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ANZ Commodity Price Index - January 2000

Data Flash (New Zealand)

ANZ Commodity Price Index - January 2000

Key Points

The average foreign currency price of New Zealand's commodity exports rose by 1.7% in January, lifting the year-on-year increase to 9.9%.

The NZD price index rose by 1.0% in January, with a significant contribution from the weak NZD leading to an annual increase of 15.9%.

The rise in the commodity price index has become increasingly broad based over recent months, with prices for dairy goods and wool finally having turned up.

Commentary

The continued upward trend in the price index of New Zealand specific commodities is consistent with the gradual strengthening in the broader world commodity indexes on the back of a rapidly improving international economic environment. However, the NZD has not yet responded to this trend because there has been little sign of an equally rapid improvement in merchandise export figures. That inconsistency has become somewhat puzzling.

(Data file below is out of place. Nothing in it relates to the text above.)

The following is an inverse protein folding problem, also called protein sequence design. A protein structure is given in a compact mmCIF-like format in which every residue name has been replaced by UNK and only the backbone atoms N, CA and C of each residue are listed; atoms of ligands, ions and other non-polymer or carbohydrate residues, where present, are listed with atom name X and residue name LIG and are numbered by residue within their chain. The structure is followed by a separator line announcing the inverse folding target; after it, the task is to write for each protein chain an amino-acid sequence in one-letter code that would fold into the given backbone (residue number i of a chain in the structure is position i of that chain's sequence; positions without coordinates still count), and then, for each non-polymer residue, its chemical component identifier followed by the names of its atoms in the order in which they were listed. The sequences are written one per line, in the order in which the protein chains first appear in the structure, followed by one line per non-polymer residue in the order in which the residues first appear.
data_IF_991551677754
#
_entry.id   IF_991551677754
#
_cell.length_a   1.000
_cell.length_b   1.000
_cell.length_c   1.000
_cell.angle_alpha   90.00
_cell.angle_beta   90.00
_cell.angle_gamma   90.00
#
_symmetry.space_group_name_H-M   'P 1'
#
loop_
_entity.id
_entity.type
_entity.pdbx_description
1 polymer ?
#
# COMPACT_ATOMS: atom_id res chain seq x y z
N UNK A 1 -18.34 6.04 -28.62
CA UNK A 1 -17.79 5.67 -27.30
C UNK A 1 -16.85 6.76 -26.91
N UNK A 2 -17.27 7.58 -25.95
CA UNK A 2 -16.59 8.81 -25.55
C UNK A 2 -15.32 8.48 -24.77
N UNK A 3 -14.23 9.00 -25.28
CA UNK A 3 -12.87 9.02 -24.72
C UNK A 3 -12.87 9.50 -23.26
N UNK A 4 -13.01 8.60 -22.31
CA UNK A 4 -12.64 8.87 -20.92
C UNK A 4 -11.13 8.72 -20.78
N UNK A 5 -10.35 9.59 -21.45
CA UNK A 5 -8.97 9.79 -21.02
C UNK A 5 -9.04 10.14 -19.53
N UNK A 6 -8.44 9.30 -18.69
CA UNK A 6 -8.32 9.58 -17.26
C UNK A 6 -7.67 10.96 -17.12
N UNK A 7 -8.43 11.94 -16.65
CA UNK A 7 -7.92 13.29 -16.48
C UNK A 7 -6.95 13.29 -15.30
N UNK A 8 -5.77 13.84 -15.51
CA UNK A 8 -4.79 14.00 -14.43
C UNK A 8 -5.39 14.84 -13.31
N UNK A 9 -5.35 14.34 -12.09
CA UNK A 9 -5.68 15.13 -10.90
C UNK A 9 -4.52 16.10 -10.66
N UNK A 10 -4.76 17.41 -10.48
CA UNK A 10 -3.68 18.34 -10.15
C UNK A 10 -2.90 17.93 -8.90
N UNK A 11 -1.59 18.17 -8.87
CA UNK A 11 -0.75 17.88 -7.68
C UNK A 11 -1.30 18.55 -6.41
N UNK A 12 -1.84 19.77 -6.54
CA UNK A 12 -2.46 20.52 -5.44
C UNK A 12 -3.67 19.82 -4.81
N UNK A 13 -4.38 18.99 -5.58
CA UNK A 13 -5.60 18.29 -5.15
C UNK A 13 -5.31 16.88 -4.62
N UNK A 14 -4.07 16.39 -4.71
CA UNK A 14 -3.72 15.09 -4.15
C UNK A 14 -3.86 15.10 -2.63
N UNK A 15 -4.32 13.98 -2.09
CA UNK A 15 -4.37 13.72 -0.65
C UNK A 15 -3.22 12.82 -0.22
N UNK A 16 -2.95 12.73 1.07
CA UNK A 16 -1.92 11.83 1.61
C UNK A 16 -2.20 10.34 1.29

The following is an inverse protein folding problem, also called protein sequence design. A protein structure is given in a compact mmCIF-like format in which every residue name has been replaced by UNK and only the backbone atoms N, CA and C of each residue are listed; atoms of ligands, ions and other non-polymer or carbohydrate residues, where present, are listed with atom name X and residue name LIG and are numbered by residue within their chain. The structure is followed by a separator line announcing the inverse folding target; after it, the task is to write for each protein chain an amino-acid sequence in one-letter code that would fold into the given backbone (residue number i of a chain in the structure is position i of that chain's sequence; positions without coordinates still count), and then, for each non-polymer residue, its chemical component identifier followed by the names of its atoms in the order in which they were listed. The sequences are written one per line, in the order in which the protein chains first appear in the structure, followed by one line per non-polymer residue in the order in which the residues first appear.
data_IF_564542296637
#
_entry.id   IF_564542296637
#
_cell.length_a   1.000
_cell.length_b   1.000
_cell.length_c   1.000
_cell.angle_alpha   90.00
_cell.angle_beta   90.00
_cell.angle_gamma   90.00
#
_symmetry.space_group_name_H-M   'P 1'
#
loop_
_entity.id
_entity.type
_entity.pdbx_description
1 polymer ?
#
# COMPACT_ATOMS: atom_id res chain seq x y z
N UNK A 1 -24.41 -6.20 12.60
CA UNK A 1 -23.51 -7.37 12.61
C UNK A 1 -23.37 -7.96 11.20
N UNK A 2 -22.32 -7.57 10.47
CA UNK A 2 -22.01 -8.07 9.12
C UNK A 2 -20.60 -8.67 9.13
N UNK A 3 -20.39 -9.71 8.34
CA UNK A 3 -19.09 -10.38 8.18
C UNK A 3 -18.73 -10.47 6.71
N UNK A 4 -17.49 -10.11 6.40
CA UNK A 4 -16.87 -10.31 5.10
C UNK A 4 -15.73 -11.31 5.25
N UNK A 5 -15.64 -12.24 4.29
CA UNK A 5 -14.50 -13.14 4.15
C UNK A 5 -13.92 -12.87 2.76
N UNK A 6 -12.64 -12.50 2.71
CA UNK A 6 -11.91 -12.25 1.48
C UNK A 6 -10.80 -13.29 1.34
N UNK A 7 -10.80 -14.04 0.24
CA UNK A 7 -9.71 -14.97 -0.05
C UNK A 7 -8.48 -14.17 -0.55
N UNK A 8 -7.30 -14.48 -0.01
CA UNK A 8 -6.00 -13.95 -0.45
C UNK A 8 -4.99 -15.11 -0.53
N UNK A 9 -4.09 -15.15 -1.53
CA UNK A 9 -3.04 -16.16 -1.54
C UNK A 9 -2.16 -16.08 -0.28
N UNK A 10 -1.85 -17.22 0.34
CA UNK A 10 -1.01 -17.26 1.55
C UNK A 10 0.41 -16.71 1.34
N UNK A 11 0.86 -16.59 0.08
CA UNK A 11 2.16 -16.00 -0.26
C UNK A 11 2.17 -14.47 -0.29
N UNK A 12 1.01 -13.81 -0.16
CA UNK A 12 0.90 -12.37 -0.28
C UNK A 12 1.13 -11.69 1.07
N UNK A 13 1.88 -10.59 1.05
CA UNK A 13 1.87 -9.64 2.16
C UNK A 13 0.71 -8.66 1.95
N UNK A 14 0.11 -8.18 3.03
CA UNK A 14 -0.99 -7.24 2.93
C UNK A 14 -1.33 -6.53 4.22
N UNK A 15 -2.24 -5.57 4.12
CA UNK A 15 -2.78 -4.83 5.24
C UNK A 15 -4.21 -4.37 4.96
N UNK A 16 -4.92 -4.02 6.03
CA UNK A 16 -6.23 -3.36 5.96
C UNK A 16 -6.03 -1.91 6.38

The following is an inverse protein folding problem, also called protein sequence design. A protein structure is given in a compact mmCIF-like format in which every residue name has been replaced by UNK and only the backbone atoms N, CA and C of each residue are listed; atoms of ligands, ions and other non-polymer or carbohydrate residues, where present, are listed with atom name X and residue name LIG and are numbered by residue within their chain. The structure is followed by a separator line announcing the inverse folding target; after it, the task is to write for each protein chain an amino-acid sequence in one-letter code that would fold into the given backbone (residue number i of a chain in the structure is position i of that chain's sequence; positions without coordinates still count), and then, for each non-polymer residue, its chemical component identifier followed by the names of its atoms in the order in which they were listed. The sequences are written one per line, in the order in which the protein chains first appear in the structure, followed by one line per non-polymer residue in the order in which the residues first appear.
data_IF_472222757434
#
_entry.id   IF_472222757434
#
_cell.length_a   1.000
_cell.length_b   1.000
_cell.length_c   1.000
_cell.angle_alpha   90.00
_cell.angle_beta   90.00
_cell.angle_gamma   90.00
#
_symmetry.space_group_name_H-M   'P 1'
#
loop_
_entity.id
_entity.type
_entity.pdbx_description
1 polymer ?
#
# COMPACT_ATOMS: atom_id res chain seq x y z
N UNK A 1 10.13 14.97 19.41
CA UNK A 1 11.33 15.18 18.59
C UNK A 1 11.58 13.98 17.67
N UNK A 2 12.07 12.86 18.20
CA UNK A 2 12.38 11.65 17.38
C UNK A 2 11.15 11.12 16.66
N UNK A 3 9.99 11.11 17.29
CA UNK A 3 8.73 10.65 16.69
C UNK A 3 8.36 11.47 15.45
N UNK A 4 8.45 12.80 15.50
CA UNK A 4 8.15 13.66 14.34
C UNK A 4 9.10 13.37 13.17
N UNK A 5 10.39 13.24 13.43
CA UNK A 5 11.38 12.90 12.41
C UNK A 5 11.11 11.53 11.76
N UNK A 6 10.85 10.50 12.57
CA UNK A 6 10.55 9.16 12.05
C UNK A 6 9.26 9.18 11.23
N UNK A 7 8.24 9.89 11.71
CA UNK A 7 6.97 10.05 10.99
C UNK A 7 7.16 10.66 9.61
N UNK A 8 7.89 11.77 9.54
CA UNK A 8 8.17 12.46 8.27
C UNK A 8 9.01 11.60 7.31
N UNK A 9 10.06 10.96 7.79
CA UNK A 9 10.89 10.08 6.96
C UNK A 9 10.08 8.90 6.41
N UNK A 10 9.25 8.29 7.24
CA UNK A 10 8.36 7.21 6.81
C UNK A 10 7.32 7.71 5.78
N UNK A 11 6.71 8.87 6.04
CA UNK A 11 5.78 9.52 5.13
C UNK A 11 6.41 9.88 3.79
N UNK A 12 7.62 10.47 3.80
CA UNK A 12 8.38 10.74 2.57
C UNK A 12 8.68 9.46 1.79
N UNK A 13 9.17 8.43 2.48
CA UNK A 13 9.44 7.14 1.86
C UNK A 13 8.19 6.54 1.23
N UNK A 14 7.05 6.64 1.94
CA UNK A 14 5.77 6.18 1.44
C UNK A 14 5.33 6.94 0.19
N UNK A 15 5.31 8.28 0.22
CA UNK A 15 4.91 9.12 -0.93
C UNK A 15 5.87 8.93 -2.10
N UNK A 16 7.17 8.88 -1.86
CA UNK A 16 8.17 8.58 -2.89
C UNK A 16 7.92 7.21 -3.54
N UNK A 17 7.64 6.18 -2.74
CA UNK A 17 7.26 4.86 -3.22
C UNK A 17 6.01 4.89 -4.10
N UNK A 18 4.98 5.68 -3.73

According to Statistics New Zealand, export values increased by around 10% during 1999. Including our estimate for the December quarter, export volumes rose by around 5% in 1999. The corresponding estimate of a 5% increase in the official export price index compares with a 12% increase in the ANZ commodity price data over the same period. Even when taking into account that only around 75% of New Zealand's merchandise exports are commodities and assuming significantly smaller price movements for the remainder of goods, a significant gap remains between the two price series.

The most likely explanation for the divergence is a timing factor, with the ANZ index measuring spot prices, while the official data reflect prices actually received by exporters. Those prices will have been set some time in the past. That suggests that we should expect to see a significant acceleration in the value of export receipts during the first half of this year, causing a turnaround in the adverse trade balance trend that developed in 1999. That will support the gradual improvement of the current account deficit from its expected peak of 8.1% late last year and should cause an improvement in sentiment with respect to the NZD.

Ulf Schoefisch, Chief Economist, New Zealand

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